Tue | Nov 24, 2020

James Beckford at the double

Published:Tuesday | July 25, 2017 | 12:00 AMHubert Lawrence
James Beckford

The national focus on sprints often leads to long jumpers moving away from the pit once they show some speed. With that in mind, it's little wonder that the country's all-time World Championships medal haul is modest. According to David Riley, coach of 2017 long jump national champion Ramone Bailey, a new approach might be needed.

Thanks to James Beckford, born here but bred in the United States, Jamaica has two World long jump medals. Beckford took silver medals in both 1995 and 2003, set the national record of 8.62 metres, and finished in second place at the 1996 Olympics.

Only two other Jamaicans have ever reached the World Championship long jump final. They are Maurice Wignall, who went on to specialise successfully in the 110 metre hurdles and Damar Forbes. Wignall made it in 1997 and Damar Forbes, who like Beckford was born here but developed in the US, reached the final in 2013.

Riley reckons that his colleague coaches need to do more to preserve their jumpers. "I think there might be a need to have a different approach for the other coaches," recommended the man who coached winning jumpers including Bailey, Christoff Bryan, and Kamal Fuller during his days at Wolmer's. "I'm willing to share some of the information with them," he said, "because I do think they jump too often."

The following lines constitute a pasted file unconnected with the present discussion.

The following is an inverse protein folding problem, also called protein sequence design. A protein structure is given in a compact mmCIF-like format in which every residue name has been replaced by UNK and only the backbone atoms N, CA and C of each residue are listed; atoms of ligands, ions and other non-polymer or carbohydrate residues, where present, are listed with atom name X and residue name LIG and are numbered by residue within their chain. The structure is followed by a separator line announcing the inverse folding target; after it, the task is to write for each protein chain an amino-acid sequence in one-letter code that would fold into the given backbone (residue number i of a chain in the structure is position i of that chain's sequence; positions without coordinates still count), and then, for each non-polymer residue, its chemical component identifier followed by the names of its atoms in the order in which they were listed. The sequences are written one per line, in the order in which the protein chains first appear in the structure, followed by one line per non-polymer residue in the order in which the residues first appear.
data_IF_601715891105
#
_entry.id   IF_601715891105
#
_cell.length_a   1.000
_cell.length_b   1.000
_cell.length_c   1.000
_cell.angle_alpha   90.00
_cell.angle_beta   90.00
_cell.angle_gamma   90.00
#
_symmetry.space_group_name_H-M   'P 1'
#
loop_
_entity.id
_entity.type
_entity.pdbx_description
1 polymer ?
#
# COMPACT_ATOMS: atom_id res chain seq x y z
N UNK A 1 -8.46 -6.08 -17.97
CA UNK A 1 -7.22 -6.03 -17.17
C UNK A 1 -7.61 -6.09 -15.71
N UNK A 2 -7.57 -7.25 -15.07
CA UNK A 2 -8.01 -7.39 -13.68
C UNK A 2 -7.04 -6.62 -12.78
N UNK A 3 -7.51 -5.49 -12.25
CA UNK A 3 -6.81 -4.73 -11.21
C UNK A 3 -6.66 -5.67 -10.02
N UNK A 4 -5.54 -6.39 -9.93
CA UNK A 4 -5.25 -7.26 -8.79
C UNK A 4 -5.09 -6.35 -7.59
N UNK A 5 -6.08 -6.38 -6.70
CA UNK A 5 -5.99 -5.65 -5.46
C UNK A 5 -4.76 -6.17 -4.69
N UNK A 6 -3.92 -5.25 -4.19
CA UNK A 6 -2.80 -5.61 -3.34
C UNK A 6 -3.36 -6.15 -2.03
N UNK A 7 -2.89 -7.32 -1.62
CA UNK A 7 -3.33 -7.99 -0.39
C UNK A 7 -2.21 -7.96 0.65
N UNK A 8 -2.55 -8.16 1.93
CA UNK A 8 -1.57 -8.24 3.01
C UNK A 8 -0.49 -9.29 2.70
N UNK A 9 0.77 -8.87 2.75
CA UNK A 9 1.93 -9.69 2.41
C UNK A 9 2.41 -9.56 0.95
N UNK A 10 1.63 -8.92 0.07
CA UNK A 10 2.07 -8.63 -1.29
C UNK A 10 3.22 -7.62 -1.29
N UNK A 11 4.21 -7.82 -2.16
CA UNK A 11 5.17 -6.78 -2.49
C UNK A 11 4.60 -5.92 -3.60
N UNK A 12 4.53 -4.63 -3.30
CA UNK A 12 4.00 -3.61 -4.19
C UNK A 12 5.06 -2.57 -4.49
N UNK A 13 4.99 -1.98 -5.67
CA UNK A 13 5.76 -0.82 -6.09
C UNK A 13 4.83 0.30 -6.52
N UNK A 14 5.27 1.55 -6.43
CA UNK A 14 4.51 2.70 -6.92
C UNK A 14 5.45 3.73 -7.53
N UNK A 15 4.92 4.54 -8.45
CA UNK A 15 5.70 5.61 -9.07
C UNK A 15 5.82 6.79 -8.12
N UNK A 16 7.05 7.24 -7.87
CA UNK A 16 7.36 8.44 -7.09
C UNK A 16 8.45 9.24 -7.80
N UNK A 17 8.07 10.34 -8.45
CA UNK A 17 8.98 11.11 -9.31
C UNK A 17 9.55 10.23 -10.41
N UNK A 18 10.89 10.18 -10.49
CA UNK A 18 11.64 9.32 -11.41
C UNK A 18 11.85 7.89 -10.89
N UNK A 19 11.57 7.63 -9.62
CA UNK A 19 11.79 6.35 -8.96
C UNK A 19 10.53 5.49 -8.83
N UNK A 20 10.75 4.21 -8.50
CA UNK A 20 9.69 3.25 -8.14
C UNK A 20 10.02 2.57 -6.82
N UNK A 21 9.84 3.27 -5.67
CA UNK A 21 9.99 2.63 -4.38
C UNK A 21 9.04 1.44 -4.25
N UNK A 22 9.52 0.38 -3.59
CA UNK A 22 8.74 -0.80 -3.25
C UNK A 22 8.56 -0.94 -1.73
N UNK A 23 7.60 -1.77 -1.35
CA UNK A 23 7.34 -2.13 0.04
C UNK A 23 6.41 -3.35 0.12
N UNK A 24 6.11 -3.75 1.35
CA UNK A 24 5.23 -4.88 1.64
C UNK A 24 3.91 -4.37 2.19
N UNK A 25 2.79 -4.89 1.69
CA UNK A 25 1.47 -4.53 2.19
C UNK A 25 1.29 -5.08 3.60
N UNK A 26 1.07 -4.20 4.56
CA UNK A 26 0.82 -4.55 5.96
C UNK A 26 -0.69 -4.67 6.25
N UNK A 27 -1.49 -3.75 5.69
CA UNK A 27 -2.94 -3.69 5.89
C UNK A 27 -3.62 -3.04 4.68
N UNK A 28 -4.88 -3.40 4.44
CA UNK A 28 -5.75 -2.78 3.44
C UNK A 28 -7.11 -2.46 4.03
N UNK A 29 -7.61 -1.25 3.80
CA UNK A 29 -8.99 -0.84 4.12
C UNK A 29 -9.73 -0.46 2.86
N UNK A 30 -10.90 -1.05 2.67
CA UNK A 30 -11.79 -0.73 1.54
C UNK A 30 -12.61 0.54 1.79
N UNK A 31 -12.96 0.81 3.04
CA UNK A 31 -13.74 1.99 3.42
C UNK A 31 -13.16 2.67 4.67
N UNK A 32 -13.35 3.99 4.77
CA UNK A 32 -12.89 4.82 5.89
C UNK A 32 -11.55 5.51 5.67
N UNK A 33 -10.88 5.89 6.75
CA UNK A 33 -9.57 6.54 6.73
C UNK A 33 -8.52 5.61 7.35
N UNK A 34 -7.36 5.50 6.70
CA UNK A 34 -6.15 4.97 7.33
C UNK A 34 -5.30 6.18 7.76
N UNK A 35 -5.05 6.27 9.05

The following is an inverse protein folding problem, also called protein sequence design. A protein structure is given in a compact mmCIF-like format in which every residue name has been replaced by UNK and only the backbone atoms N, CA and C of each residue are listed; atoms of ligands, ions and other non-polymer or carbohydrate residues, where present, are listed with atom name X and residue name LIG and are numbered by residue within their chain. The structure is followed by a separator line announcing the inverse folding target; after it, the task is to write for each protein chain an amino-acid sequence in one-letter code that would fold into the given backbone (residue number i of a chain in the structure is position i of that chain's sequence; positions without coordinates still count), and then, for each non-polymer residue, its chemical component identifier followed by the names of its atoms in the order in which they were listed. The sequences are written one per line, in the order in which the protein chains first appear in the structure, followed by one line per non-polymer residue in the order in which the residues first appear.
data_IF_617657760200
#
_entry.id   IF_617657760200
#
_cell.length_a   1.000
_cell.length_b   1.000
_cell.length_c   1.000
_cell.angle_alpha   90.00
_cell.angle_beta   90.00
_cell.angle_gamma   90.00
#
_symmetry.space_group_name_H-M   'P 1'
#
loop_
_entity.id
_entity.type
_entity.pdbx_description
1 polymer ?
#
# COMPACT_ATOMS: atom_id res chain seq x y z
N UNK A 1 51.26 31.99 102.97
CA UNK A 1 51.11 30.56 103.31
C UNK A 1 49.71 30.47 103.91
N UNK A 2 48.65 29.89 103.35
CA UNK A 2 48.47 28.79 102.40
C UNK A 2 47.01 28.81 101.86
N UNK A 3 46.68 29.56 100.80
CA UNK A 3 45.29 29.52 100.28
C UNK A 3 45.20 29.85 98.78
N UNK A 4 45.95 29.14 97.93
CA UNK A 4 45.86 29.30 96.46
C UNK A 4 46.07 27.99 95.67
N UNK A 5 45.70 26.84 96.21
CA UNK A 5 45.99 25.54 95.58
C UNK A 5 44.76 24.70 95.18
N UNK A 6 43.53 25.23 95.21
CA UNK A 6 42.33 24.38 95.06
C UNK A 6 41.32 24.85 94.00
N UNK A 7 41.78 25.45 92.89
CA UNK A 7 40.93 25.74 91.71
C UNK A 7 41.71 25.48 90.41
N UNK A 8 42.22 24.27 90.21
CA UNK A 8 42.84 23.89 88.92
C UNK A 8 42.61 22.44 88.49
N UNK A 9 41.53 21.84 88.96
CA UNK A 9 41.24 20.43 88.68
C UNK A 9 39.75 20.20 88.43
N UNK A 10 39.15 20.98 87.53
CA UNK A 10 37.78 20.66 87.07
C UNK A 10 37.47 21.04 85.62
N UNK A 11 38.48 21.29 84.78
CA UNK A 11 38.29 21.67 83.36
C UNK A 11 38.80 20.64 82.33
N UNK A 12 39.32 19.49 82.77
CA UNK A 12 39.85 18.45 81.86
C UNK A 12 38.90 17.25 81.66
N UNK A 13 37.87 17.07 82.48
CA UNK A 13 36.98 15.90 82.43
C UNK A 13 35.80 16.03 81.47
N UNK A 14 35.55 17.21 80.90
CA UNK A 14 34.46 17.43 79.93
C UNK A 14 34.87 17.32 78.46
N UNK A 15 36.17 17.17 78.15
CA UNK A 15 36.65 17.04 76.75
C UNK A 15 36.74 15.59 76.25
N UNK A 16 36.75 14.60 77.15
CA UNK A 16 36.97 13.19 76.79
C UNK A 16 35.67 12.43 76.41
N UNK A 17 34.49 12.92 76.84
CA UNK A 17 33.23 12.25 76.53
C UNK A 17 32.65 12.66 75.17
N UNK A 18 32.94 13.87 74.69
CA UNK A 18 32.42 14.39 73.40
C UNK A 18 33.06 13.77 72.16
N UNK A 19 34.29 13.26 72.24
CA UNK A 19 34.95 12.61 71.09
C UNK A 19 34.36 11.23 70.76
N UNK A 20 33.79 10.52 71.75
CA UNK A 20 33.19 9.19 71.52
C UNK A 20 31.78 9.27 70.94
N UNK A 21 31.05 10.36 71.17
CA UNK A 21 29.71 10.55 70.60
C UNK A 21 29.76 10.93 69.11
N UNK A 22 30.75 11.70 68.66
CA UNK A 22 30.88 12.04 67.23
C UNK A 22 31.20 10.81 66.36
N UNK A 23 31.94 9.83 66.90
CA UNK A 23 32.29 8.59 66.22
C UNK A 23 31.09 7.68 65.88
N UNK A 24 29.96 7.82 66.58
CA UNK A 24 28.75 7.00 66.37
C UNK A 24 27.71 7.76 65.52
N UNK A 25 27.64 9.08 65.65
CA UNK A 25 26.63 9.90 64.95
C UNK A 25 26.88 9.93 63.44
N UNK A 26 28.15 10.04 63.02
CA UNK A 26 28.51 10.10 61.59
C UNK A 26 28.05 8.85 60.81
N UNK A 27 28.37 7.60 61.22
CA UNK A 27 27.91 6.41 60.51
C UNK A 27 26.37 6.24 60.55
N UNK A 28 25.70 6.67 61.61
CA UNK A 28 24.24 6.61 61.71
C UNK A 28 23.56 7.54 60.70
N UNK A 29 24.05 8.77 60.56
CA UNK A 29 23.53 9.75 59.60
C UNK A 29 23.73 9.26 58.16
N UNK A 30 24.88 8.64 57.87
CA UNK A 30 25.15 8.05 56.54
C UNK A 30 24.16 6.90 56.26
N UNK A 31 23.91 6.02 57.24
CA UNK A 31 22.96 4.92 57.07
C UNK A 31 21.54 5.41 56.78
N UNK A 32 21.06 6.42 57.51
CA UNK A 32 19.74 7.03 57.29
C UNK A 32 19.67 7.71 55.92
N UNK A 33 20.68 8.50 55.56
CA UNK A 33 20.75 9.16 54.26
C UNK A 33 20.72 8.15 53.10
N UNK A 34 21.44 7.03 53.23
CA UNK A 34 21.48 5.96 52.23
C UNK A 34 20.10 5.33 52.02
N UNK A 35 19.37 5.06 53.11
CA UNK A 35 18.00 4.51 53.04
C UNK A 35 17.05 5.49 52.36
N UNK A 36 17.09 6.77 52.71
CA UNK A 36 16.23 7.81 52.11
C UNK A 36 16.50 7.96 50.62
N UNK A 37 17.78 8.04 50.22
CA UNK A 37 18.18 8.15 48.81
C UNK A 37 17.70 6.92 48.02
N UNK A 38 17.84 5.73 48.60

He is concerned that having the athletes compete too frequently reduces their longevity.

"I understand the physics. I understand the biomechanics and the forces that the body has to endure with those impacts," he explained. "We really have to access those and calculate what the load is so that we can preserve the jumper," he advised.

He predicts that this approach will produce more success in the jumps.

"So just the strategies to make sure the jumper is preserved is something we need to get the other coaches to pay a lot greater attention to," he stressed, "and then we'll see the athletes coming through."

Beckford also holds the national triple jump record at 17.92 metres. Even though he spanned that distance 22 years ago, Beckford is still joint number seven all-time in triple jump history. When the Jamaican produced that huge effort, it was just five centimetres off the world record. He, however, continued to compete only in the long jump.